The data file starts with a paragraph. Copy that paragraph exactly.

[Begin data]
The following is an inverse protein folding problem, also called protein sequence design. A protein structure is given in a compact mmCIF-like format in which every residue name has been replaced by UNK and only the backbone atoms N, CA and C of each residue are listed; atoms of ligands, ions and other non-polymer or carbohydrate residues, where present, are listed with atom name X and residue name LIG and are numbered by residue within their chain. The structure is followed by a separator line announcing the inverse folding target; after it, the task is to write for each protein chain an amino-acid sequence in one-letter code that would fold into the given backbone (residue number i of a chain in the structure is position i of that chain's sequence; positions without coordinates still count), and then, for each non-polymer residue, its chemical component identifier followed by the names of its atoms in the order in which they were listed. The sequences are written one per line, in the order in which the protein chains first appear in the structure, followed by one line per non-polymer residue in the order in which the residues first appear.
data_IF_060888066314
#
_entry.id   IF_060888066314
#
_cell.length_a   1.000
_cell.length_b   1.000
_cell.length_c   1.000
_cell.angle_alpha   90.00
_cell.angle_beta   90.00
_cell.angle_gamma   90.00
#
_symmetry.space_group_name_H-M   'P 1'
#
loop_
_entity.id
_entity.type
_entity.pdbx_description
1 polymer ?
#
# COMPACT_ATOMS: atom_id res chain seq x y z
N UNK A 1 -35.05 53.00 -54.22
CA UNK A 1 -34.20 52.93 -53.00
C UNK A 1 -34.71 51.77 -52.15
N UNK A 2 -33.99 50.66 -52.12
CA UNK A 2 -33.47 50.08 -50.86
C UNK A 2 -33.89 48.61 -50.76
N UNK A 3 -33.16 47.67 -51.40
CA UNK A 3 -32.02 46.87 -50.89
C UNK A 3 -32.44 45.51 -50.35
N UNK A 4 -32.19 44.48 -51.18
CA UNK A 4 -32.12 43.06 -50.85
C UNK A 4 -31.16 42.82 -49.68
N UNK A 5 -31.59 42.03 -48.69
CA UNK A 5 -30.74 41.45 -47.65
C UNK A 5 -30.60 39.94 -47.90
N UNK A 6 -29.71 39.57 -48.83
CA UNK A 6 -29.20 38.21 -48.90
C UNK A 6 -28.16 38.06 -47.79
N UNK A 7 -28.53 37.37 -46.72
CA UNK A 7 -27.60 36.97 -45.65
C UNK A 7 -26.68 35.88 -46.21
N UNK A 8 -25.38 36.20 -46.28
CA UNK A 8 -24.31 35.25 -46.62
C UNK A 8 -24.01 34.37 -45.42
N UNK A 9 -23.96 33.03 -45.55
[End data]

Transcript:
The following is an inverse protein folding problem, also called protein sequence design. A protein structure is given in a compact mmCIF-like format in which every residue name has been replaced by UNK and only the backbone atoms N, CA and C of each residue are listed; atoms of ligands, ions and other non-polymer or carbohydrate residues, where present, are listed with atom name X and residue name LIG and are numbered by residue within their chain. The structure is followed by a separator line announcing the inverse folding target; after it, the task is to write for each protein chain an amino-acid sequence in one-letter code that would fold into the given backbone (residue number i of a chain in the structure is position i of that chain's sequence; positions without coordinates still count), and then, for each non-polymer residue, its chemical component identifier followed by the names of its atoms in the order in which they were listed. The sequences are written one per line, in the order in which the protein chains first appear in the structure, followed by one line per non-polymer residue in the order in which the residues first appear.